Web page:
Felix Feneon (1861-1944) was an intriguing figure in turn of the century France. He was an anarchist (arrested once for possibly detonating bombs), a journalist, an art critic (who actually discovered Seurat, coining the word neoimpressionism and championing his art). He was the first French publisher to publish James Joyce and translated Austen’s Northanger Abbey into French. He ran in the circles of the rebellious and the artistic, without any desire to be known or visible to the larger public.
In 1906 he joined the staff of Le Matin where he wrote entries for the column called faits divers. In this column he was to report on various crimes and news stories of interest that were not big enough for headline stories, each item no more than three lines. The surrealists loved these faits divers, claiming that their succinct and implied narrative was the writing of the future. Some claimed they read like haiku.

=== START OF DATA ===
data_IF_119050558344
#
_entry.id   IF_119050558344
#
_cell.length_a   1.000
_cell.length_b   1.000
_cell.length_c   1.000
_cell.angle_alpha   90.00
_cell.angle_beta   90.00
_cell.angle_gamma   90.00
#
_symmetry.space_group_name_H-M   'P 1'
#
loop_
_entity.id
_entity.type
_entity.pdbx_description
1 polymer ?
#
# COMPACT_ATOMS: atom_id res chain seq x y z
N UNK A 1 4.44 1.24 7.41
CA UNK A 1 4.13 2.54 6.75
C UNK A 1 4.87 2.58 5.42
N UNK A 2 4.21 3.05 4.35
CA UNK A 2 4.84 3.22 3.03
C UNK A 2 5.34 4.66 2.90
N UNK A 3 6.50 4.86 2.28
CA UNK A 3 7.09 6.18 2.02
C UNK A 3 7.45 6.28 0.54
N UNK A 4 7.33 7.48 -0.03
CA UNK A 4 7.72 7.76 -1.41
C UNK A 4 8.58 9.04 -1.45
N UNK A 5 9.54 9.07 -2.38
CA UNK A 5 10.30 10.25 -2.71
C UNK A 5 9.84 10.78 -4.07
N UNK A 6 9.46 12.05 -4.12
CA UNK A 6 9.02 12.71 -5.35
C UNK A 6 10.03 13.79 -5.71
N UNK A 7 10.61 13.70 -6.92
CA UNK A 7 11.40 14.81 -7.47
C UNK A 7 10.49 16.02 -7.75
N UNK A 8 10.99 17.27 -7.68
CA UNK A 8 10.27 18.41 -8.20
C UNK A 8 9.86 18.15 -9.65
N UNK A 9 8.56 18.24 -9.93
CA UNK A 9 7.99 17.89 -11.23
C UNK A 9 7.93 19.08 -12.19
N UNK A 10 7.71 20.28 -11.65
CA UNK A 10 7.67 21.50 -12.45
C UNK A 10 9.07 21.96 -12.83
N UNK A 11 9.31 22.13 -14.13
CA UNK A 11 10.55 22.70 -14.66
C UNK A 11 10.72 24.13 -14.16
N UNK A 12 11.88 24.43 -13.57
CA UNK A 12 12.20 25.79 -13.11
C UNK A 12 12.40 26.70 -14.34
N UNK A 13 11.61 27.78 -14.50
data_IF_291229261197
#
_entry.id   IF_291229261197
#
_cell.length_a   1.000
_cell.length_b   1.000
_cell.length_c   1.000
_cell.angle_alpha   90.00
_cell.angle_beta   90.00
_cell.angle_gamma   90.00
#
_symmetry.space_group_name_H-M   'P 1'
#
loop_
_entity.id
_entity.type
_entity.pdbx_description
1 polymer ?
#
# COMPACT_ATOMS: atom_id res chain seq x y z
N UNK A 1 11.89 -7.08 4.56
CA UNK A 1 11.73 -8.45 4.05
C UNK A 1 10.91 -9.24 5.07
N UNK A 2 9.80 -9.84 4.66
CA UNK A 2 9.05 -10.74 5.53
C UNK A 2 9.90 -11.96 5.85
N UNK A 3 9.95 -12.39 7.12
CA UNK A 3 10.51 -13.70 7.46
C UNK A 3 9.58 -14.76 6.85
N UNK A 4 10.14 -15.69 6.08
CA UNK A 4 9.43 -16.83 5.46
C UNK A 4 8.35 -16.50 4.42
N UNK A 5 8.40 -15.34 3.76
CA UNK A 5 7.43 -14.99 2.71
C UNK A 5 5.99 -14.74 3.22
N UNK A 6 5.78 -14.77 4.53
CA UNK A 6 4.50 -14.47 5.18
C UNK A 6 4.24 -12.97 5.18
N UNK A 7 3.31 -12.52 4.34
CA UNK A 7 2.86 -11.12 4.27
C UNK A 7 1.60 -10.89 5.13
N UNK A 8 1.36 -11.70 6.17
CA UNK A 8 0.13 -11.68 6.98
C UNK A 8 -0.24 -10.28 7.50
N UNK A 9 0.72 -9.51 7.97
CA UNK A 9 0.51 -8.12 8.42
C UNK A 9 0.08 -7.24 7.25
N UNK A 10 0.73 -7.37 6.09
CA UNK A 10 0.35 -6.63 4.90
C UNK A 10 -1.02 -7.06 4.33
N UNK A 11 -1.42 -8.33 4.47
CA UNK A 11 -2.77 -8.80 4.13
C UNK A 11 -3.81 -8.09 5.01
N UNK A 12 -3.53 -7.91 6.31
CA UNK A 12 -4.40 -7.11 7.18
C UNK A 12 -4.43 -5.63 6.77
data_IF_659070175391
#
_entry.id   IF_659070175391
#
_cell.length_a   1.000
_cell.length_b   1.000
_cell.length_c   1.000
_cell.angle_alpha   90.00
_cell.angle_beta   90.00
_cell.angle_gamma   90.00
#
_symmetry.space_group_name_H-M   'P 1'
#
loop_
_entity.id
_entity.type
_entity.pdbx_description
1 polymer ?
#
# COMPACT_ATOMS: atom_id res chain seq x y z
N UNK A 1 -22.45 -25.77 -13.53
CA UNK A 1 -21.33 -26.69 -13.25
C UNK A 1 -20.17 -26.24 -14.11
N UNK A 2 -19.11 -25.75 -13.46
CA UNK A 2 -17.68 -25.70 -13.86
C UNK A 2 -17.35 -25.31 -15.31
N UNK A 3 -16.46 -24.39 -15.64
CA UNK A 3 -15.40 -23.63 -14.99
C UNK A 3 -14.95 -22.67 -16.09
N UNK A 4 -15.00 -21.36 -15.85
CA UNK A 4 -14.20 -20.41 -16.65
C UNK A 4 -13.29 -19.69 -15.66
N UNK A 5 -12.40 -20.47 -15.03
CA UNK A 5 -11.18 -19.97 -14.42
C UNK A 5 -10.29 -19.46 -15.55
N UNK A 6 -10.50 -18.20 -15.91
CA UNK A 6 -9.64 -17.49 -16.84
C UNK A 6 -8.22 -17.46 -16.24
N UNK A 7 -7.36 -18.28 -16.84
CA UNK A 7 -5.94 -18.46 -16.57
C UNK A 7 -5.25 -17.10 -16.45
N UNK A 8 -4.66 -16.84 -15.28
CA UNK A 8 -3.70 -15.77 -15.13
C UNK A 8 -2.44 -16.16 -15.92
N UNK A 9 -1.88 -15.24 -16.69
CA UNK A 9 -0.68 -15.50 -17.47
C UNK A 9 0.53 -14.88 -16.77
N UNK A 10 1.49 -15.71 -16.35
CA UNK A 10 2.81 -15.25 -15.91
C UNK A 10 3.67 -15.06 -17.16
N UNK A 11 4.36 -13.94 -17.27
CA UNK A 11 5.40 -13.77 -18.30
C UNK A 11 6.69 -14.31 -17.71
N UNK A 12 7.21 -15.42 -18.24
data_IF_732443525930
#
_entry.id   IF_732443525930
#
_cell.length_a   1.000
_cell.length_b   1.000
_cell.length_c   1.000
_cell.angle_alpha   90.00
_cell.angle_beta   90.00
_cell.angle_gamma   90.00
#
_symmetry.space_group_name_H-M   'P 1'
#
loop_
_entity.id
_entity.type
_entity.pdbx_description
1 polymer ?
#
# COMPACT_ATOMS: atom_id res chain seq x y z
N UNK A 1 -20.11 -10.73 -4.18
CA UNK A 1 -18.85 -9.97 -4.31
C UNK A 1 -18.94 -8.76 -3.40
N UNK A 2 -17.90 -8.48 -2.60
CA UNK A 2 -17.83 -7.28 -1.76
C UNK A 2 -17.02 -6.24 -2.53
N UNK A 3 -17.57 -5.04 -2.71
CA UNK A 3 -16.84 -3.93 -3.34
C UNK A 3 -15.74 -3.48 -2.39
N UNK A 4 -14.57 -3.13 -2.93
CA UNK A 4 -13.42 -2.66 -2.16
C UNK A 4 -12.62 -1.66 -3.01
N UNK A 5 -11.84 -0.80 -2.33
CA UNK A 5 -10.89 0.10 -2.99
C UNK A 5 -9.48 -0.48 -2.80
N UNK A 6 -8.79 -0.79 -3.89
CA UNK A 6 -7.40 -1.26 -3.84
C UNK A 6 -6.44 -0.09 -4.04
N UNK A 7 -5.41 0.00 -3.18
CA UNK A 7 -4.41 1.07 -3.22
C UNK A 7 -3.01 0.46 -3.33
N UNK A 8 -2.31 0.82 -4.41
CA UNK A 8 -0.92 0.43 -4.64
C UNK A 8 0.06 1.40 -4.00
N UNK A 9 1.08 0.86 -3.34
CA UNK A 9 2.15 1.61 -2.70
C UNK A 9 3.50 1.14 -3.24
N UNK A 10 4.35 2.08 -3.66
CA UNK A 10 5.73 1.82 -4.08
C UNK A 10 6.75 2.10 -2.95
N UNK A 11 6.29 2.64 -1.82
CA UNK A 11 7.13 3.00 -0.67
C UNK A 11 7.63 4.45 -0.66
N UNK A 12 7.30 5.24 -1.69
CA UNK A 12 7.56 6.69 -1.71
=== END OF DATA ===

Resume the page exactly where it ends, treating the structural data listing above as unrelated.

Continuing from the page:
When Feneon died in 1944, two scrapbooks were discovered of the three line stories he personally wrote, one scrapbook kept by his mistress and the other by his wife. These were gathered into a book and published soon after his death. They were recently translated into English. Novels in Three Lines (in French it is called Nouvelles en trois lignes , The news in three lines) holds 1220 of Feneon’s faits divers.
Feneon has created a unique overview of 1906 France as well as revealing a discerning and witty personality. When asked whether he would publish a collection of his own work, he said, “I aspire only to silence.” That may have been his wish, but I am glad he was unable to achieve it.